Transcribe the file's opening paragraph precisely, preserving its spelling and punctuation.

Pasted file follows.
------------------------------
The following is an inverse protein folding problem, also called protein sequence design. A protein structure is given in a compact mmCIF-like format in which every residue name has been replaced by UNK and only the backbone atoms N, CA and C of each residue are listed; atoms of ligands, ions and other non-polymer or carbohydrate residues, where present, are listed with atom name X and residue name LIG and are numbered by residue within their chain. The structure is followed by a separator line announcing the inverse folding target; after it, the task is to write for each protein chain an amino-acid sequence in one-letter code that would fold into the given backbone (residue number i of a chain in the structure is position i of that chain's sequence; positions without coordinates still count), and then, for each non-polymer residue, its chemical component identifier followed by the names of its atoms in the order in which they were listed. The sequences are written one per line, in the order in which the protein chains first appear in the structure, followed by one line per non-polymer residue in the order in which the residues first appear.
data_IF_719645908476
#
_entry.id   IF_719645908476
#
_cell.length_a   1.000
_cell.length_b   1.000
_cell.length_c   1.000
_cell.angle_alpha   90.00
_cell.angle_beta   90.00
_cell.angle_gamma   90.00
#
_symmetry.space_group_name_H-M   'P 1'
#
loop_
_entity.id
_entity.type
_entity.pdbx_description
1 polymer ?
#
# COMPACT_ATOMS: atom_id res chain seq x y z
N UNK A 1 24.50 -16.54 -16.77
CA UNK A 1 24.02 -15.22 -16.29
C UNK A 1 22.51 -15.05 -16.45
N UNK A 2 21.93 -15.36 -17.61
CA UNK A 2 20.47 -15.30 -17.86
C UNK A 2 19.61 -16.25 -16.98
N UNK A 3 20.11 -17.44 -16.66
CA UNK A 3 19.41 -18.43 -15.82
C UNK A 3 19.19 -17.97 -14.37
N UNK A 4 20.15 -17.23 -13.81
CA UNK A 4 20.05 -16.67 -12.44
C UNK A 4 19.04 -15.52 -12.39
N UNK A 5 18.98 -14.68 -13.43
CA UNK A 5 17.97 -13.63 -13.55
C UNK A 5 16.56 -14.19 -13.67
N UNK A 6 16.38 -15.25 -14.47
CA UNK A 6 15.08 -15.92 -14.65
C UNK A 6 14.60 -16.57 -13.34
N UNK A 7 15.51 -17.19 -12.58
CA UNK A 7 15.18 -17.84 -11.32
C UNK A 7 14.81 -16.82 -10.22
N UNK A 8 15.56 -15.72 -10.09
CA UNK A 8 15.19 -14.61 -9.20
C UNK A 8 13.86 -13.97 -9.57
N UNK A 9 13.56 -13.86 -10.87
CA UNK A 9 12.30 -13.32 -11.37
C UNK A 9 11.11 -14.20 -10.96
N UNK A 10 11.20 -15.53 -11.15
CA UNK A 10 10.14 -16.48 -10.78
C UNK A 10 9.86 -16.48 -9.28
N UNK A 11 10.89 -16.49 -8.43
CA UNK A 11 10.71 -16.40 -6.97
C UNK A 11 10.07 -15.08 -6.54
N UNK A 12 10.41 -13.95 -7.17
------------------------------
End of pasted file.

The following is an inverse protein folding problem, also called protein sequence design. A protein structure is given in a compact mmCIF-like format in which every residue name has been replaced by UNK and only the backbone atoms N, CA and C of each residue are listed; atoms of ligands, ions and other non-polymer or carbohydrate residues, where present, are listed with atom name X and residue name LIG and are numbered by residue within their chain. The structure is followed by a separator line announcing the inverse folding target; after it, the task is to write for each protein chain an amino-acid sequence in one-letter code that would fold into the given backbone (residue number i of a chain in the structure is position i of that chain's sequence; positions without coordinates still count), and then, for each non-polymer residue, its chemical component identifier followed by the names of its atoms in the order in which they were listed. The sequences are written one per line, in the order in which the protein chains first appear in the structure, followed by one line per non-polymer residue in the order in which the residues first appear.